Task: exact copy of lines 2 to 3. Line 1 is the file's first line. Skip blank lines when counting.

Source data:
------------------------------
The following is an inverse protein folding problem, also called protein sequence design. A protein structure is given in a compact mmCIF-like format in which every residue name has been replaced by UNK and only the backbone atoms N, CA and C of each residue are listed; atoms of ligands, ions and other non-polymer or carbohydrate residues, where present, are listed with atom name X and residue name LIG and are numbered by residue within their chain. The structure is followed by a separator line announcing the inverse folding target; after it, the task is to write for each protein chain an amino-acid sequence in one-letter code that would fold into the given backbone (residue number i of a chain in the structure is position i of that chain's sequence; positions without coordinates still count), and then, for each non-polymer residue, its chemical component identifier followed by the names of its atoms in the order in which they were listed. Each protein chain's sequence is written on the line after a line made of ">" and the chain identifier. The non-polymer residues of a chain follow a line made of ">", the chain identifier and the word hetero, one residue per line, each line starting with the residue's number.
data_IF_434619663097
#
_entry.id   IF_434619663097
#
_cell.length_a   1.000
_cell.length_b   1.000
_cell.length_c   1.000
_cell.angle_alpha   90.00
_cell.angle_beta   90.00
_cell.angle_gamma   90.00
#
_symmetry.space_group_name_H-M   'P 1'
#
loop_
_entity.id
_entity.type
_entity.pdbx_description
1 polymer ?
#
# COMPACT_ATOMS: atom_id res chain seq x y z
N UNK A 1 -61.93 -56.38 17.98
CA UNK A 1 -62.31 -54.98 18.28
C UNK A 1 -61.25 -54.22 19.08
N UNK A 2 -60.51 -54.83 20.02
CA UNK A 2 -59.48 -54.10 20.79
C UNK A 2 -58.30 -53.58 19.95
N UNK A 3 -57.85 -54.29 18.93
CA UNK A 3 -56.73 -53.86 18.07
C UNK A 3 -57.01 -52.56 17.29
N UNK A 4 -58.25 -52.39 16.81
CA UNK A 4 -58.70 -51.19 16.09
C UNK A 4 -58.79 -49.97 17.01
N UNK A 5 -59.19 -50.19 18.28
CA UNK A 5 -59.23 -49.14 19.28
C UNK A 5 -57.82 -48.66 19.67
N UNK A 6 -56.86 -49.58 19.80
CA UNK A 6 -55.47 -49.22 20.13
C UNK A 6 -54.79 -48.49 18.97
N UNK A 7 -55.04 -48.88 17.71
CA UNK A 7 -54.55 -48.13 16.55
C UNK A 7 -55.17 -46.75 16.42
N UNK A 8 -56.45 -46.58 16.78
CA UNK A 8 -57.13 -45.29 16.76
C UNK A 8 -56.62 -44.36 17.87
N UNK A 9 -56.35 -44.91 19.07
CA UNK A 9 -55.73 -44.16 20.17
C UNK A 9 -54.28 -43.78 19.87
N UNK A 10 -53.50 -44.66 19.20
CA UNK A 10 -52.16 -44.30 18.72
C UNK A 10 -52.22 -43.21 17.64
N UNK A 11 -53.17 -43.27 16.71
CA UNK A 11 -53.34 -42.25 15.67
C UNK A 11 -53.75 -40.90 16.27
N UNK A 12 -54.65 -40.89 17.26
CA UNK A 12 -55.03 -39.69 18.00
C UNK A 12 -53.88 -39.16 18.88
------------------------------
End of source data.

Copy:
data_IF_434619663097
#